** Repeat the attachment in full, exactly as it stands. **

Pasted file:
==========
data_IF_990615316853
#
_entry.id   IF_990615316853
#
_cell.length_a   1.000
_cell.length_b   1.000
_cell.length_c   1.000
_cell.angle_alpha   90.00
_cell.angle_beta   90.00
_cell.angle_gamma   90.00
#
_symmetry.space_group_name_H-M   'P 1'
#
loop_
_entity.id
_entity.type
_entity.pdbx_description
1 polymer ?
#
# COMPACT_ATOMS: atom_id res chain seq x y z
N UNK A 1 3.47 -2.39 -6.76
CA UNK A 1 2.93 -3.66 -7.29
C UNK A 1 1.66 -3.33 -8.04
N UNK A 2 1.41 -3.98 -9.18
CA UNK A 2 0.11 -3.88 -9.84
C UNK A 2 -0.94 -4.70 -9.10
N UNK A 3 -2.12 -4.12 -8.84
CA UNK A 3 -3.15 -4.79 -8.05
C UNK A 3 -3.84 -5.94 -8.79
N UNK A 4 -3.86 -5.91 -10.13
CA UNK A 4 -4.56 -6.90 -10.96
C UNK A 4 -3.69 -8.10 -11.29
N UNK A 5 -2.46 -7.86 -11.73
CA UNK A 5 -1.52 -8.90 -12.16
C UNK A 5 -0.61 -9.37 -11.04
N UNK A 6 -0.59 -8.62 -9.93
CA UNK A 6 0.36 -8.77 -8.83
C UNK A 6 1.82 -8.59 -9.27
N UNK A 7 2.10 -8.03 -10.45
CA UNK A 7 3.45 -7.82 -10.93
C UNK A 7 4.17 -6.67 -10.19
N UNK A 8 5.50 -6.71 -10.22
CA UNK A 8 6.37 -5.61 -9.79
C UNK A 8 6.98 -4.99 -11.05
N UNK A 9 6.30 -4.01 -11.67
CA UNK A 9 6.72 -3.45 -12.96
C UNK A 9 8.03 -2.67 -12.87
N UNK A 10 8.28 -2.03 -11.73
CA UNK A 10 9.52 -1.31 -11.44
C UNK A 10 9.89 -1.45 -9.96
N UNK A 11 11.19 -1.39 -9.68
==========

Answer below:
data_IF_990615316853
#
_entry.id   IF_990615316853
#
_cell.length_a   1.000
_cell.length_b   1.000
_cell.length_c   1.000
_cell.angle_alpha   90.00
_cell.angle_beta   90.00
_cell.angle_gamma   90.00
#
_symmetry.space_group_name_H-M   'P 1'
#
loop_
_entity.id
_entity.type
_entity.pdbx_description
1 polymer ?
#
# COMPACT_ATOMS: atom_id res chain seq x y z
N UNK A 1 3.47 -2.39 -6.76
CA UNK A 1 2.93 -3.66 -7.29
C UNK A 1 1.66 -3.33 -8.04
N UNK A 2 1.41 -3.98 -9.18
CA UNK A 2 0.11 -3.88 -9.84
C UNK A 2 -0.94 -4.70 -9.10
N UNK A 3 -2.12 -4.12 -8.84
CA UNK A 3 -3.15 -4.79 -8.05
C UNK A 3 -3.84 -5.94 -8.79
N UNK A 4 -3.86 -5.91 -10.13
CA UNK A 4 -4.56 -6.90 -10.96
C UNK A 4 -3.69 -8.10 -11.29
N UNK A 5 -2.46 -7.86 -11.73
CA UNK A 5 -1.52 -8.90 -12.16
C UNK A 5 -0.61 -9.37 -11.04
N UNK A 6 -0.59 -8.62 -9.93
CA UNK A 6 0.36 -8.77 -8.83
C UNK A 6 1.82 -8.59 -9.27
N UNK A 7 2.10 -8.03 -10.45
CA UNK A 7 3.45 -7.82 -10.93
C UNK A 7 4.17 -6.67 -10.19
N UNK A 8 5.50 -6.71 -10.22
CA UNK A 8 6.37 -5.61 -9.79
C UNK A 8 6.98 -4.99 -11.05
N UNK A 9 6.30 -4.01 -11.67
CA UNK A 9 6.72 -3.45 -12.96
C UNK A 9 8.03 -2.67 -12.87
N UNK A 10 8.28 -2.03 -11.73
CA UNK A 10 9.52 -1.31 -11.44
C UNK A 10 9.89 -1.45 -9.96
N UNK A 11 11.19 -1.39 -9.68